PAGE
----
Skip to main content

Iran nuclear talks: Anger, gloom in Tehran after deal falls through

By Reza Sayah, CNN
updated 7:44 AM EST, Mon November 11, 2013
STORY HIGHLIGHTS
  • World powers and Iran fail to reach deal over Tehran's nuclear program
  • Many Iranians blame French foreign minister for lack of agreement after talks
  • French foreign minister says Israel's security concerns must be taken into account
  • Israeli prime minister has said proposed agreement was "a bad deal for peace"

Tehran, Iran (CNN) -- Criticism covered the French Foreign Minister's Facebook page and an air of disappointment hovered over much of Tehran just hours after word came that Iran and the world powers had failed to reach an agreement on Iran's nuclear program.

"We thought we were going to have good news," said Houman, a 24 year-old Iranian actor who has been following the talks. "We were hopeful both sides were going to reach a compromise. We were disappointed when it didn't happen."

Read more: U.S. isn't 'stupid' on Iran, says Kerry

The Sunday blues in Tehran were in stark contrast to the palpable surge of optimism here 48 hours earlier. On Friday, Iran's Foreign Minister Mohammad Javad Zarif said a "framework" for a deal had been agreed to.

When all six foreign ministers representing the P5+1 -- the U.S., UK, France, Russia, China and Germany -- announced plans to fly to Geneva and join the marathon talks, many Iranians felt an agreement on the first stage of a broader deal was near.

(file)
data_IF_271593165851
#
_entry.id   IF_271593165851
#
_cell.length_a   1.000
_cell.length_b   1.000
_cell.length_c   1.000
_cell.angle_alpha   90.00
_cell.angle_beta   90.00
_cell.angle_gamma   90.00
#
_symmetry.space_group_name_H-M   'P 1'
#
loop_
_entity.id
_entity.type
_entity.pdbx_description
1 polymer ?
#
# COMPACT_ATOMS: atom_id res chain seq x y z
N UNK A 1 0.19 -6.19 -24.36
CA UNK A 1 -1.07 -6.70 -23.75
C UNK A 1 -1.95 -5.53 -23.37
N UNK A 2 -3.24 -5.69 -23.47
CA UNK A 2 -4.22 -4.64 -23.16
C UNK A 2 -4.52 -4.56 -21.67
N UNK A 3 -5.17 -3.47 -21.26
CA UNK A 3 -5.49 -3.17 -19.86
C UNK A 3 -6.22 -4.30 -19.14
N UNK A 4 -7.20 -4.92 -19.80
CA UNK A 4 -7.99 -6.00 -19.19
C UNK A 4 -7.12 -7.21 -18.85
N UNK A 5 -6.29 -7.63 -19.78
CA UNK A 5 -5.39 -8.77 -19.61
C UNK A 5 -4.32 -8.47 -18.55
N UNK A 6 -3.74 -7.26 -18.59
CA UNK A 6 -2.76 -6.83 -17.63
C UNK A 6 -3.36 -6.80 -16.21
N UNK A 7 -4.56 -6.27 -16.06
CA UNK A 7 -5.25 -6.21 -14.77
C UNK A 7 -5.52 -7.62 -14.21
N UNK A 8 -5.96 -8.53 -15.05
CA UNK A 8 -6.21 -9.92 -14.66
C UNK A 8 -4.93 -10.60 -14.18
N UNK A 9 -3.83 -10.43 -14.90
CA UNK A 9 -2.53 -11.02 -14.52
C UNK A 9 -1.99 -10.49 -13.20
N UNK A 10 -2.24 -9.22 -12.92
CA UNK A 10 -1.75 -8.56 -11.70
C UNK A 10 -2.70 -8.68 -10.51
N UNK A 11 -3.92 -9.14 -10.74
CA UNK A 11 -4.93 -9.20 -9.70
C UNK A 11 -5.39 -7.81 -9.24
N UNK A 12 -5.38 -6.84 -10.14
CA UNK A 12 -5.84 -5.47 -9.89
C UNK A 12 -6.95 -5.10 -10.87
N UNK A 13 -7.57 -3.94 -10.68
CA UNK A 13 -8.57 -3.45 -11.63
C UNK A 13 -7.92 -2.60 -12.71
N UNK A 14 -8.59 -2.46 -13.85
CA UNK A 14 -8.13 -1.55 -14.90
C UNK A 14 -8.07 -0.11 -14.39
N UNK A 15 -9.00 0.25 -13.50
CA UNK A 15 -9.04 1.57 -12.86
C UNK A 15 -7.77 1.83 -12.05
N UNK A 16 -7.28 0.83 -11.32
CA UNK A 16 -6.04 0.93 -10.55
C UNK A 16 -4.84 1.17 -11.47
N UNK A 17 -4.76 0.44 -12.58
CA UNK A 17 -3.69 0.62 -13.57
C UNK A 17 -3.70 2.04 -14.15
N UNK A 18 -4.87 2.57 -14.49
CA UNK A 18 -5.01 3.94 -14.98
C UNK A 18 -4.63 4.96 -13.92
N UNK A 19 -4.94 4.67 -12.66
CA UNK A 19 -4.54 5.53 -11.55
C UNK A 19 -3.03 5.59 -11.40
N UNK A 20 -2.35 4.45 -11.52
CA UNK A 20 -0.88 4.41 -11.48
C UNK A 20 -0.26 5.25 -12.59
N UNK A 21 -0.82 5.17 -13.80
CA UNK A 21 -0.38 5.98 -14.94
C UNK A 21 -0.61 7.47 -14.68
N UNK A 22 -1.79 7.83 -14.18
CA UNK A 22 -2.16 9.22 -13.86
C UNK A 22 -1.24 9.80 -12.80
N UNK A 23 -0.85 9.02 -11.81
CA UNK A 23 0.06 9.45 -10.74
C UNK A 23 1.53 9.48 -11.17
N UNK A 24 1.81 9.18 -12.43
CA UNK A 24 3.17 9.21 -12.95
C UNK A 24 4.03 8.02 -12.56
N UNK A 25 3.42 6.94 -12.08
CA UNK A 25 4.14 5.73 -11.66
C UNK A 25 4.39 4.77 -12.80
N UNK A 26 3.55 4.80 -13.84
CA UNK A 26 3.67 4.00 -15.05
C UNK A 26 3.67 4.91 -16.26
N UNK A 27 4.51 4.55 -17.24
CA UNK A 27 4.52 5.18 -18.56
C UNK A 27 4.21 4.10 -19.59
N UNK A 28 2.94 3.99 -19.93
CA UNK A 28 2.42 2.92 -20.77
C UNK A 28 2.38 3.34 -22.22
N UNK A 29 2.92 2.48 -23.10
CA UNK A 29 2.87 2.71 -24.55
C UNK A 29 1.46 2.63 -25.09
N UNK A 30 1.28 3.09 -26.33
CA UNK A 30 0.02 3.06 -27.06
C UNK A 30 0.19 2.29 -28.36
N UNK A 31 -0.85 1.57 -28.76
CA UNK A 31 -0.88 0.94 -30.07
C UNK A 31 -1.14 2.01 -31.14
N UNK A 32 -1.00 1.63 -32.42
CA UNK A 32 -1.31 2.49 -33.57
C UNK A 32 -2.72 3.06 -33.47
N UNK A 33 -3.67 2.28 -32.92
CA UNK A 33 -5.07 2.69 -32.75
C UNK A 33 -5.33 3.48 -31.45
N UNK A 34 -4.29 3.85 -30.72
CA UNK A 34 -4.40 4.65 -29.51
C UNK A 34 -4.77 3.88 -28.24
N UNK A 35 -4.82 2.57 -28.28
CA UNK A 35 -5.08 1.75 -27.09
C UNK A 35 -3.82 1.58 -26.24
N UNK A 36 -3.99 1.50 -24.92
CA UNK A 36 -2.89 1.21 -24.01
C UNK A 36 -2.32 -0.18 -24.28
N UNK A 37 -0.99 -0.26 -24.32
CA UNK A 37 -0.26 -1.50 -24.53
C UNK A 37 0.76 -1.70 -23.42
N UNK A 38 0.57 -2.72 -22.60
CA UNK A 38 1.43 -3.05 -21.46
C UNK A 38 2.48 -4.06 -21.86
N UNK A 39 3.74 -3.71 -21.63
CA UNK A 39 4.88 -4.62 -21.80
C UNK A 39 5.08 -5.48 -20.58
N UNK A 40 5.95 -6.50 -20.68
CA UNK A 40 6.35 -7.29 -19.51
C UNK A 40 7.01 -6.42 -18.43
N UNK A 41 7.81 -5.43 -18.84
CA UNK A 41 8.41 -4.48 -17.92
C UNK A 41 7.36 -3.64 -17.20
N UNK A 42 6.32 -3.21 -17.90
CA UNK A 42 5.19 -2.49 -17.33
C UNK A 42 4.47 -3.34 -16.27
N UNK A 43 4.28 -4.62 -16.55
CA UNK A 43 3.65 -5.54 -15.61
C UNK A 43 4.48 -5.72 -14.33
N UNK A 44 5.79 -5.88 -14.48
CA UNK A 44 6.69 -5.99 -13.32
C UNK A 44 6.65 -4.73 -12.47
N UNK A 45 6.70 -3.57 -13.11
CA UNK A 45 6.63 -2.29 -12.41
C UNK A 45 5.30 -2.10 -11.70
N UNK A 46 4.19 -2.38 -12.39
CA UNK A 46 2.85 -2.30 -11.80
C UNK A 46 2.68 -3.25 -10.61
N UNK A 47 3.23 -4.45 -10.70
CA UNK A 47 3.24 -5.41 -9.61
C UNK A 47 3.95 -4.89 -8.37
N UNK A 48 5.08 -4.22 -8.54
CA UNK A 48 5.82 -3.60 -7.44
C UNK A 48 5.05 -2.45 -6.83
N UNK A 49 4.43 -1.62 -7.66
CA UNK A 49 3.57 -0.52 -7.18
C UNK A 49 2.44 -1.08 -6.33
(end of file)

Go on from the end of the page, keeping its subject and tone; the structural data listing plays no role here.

Kerry: Iranian talks in right direction
Graham: Expect new Iran sanctions
No deal on Iran's nuclear program

"I really thought there was going to be a deal, but all of a sudden it fell apart," said taxi driver Alireza Hashemi.

The talks in Geneva were held behind closed doors with remarkable secrecy. Two U.S. administration officials told CNN that under a potential deal, Iran would halt enriching uranium to 20% -- a key step on the path to a nuclear weapon -- and render unusable most of its existing stockpile of higher enriched uranium.

But rumors and reports swirled about possible divisions among the P5+1 countries -- with some members pushing for Iran to offer more, including a guarantee not to activate its heavy water reactor in Arak.

What ultimately spoiled an agreement remains unclear, but many Iranians took to social media to blame French Foreign Minister Laurent Fabius.

Shortly after arriving in Geneva, Fabius warned against signing a "sucker's deal" with Iran and told a French radio station: "It is necessary to take fully into account Israel's security concerns."

Israeli Prime Minister Benjamin Netanyahu called the proposed agreement a "bad deal for peace," and said: "Iran is not required to take apart even one centrifuge. But the international community is relieving sanctions on Iran for the first time after many years. Iran gets everything that it wanted at this stage and pays nothing."

Read more: Why U.S. and Israel are split on Iran deal

Suddenly, due to ordinary Iranians' anger with Fabius, it seemed the U.S. government was no longer public enemy number one in Tehran.

"History won't forget your hostility," Omid Mousavi wrote on the French FM's Facebook page. "We hope for Iranian and American pride and Chevrolets instead of Peugeots."

And Mohammad Reza Ghasemi wrote: "I was always respectful of people who come from France. But you have already spoiled it for me. Can you make it clear for us whether you are Foreign Minister of France or Israel?"